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Keywords:

  • Dilution effect;
  • ecosystem services;
  • emerging infectious diseases;
  • Lyme disease;
  • West Nile virus

Abstract

  1. Top of page
  2. Abstract
  3. Introduction
  4. WNV
  5. Lyme disease
  6. Concluding thoughts
  7. Transparency Declaration
  8. References

The unprecedented loss of biological diversity from anthropogenic causes has profound impacts on human health. One way that biodiversity loss threatens human health is by exacerbating risk and incidence of infectious diseases. This paper briefly reviews two zoonotic diseases – West Nile virus (WNV) illness and Lyme disease (LD) – in which high diversity in the community of vertebrate hosts for arthropod vectors strongly reduces human risk. In both cases, the primary reservoirs for the pathogen are species that dominate in human-impacted, low-diversity communities. As a result, the generalist vectors responsible for transmitting the pathogens to humans have relatively high feeding rates on these reservoirs, leading to high infection prevalence in mosquito (for WNV) and tick (for LD) vectors. In contrast, where native vertebrate diversity is high, mosquito and tick vectors evidently feed from a wider variety of hosts, most of which are poor reservoirs for the pathogens, resulting in lower infection prevalence. Protection of humans against exposure to zoonotic pathogens should be added to the list of utilitarian functions provided by high biodiversity.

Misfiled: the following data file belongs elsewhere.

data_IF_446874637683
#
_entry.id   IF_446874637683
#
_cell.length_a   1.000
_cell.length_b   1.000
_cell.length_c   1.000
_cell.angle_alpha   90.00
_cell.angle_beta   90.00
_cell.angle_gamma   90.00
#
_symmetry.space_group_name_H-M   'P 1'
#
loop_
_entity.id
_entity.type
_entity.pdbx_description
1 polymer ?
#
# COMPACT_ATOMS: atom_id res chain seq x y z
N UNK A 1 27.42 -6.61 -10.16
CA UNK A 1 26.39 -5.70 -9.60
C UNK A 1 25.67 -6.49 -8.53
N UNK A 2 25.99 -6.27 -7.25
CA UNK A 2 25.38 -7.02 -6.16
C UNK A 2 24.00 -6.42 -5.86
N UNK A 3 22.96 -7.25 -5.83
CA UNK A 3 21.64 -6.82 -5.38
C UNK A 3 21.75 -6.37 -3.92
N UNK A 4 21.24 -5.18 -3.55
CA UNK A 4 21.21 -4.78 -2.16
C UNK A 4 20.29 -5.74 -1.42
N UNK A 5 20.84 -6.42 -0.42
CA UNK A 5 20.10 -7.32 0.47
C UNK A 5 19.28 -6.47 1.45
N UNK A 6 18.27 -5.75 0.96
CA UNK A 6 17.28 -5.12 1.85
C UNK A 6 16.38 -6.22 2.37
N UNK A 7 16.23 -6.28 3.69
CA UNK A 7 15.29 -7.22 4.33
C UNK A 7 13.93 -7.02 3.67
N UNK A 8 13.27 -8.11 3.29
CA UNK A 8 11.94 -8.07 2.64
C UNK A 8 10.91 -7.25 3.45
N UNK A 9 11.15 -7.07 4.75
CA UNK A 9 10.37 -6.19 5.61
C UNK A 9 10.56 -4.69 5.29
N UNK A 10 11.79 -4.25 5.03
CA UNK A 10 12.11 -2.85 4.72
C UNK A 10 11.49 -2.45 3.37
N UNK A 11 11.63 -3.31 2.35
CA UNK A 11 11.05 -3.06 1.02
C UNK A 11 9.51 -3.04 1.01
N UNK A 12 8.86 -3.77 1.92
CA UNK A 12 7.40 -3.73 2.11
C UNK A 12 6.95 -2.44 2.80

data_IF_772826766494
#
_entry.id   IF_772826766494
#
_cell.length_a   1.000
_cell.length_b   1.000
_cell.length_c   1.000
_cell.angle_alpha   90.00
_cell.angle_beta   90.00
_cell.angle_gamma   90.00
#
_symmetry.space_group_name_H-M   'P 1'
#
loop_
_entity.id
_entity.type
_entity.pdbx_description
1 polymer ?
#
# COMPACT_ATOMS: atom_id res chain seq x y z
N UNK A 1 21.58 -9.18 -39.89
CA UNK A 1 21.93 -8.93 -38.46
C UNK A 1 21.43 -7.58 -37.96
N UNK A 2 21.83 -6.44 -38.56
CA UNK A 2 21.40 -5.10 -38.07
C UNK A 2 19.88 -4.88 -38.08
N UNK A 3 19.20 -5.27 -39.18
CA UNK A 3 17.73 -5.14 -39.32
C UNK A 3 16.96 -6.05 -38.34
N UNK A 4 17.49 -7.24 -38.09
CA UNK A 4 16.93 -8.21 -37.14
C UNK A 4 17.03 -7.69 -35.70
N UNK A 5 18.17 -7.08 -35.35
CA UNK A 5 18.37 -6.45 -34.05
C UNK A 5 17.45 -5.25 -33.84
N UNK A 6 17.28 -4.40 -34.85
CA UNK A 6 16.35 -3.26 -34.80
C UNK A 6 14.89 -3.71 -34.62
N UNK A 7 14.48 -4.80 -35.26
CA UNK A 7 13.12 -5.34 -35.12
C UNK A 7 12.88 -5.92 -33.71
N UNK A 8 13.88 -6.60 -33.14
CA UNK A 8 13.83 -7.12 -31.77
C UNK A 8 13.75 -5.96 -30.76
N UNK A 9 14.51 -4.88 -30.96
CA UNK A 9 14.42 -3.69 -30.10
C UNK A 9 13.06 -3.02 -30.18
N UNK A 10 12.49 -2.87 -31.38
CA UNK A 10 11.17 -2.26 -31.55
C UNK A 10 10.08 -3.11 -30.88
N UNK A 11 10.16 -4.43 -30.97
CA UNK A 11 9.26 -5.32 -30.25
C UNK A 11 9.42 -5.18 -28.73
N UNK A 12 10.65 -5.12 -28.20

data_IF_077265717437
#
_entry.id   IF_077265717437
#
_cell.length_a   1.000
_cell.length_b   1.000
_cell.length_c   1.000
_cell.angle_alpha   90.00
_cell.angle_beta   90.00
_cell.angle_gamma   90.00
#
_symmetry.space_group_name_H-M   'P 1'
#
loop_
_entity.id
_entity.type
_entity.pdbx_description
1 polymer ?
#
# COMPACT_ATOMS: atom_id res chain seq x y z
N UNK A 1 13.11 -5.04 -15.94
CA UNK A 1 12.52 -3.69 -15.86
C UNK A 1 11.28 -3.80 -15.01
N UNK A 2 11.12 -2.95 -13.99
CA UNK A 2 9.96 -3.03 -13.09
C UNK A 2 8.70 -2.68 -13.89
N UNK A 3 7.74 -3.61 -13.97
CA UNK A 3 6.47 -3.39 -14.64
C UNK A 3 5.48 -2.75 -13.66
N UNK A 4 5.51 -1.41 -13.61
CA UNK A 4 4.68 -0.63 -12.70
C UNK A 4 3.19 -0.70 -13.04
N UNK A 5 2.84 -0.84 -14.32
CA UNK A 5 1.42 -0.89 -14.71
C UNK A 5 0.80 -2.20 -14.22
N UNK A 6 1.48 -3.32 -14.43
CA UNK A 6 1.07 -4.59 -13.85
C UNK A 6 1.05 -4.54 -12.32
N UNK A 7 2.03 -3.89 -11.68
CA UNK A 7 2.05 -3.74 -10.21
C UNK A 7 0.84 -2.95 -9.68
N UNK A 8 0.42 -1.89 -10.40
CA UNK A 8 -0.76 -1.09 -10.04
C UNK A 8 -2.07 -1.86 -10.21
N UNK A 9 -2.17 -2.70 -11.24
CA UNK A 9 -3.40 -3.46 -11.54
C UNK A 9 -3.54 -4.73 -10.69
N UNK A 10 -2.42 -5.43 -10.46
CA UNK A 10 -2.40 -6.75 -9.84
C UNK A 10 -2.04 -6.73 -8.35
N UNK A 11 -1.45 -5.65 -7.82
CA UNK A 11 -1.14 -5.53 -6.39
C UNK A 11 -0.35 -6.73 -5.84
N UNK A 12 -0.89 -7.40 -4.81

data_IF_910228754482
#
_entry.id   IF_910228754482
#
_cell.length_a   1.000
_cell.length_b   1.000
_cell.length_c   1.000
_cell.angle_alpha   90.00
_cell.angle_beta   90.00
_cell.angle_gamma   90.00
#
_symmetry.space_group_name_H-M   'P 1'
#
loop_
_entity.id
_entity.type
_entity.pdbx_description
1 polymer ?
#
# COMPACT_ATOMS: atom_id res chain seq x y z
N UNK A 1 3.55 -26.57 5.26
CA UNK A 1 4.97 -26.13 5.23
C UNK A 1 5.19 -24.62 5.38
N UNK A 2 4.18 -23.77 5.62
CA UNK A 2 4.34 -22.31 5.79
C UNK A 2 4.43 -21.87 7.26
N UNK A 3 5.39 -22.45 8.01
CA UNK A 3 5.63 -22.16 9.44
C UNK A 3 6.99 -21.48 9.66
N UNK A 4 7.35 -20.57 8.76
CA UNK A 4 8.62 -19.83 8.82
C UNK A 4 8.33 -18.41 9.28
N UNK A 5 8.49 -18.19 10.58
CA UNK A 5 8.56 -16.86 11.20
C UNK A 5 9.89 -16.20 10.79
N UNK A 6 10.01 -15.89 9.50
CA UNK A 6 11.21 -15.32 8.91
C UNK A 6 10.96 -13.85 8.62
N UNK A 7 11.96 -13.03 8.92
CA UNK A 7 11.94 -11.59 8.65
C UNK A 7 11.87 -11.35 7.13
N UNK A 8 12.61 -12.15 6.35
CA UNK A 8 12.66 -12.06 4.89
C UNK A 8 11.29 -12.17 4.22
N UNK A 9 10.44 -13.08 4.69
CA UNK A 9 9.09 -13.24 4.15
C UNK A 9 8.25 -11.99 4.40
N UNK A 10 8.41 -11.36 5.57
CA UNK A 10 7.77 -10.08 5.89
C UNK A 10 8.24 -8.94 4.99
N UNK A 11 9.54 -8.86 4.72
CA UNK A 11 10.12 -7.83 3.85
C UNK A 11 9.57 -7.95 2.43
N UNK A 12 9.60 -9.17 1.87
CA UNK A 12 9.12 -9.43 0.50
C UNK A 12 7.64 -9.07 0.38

Introduction

  1. Top of page
  2. Abstract
  3. Introduction
  4. WNV
  5. Lyme disease
  6. Concluding thoughts
  7. Transparency Declaration
  8. References

The earth is currently experiencing an extinction crisis that is unprecedented in both magnitude and pace. Although the ability of scientists to ascertain how many species have or will soon become extinct varies considerably among taxonomic groups and ecosystem types, it is clear that the current extinction crisis is pervasive, even universal. At current rates, global extinctions within some classes of vertebrates are predicted to approach 50% within about 100 years [5]. Even more pervasive, yet more poorly documented, are local extinctions of populations and metapopulations. The consequences of this loss of biodiversity for humanity are certainly going to be profound [4].

Many species produce chemical compounds that are usable or adaptable as pharmaceutical agents to the direct benefit of human health. Others provide model systems for biomedical research. Yet others maintain genetic and genomic information vital to improving agricultural productivity and human nutrition [4]. More recently, it has been discovered that high biodiversity can protect human health by reducing the risk of certain infectious diseases [14,15,18]. High biodiversity can buffer against disease transmission by one or more of several mechanisms, including: (i) reducing the population density of an important natural reservoir for pathogens; (ii) reducing the population density of arthropod vectors for pathogens; and (iii) reducing encounter rates between vectors and reservoirs or among reservoirs [7]. The phenomenon by which high diversity reduces disease risk, termed the dilution effect [13,14,18], has been best studied in zoonotic diseases. This article briefly describes two case studies, West Nile virus (WNV) and Lyme disease.

WNV

  1. Top of page
  2. Abstract
  3. Introduction
  4. WNV
  5. Lyme disease
  6. Concluding thoughts
  7. Transparency Declaration
  8. References

WNV is a mosquito-borne flavivirus that causes substantial morbidity and mortality in several vertebrate groups [9] including humans [10]. The predominant vectors are Culex mosquitoes, although other genera, including Aedes, can be vector-competent. The predominant reservoirs are passerine birds, although substantial variation exists among species [8,10]. Historically, WNV was restricted to eastern Europe, the Middle East, and eastern Africa, but it was introduced to the New York City area in 1999. Within several years, the disease had spread to the west coast of North America.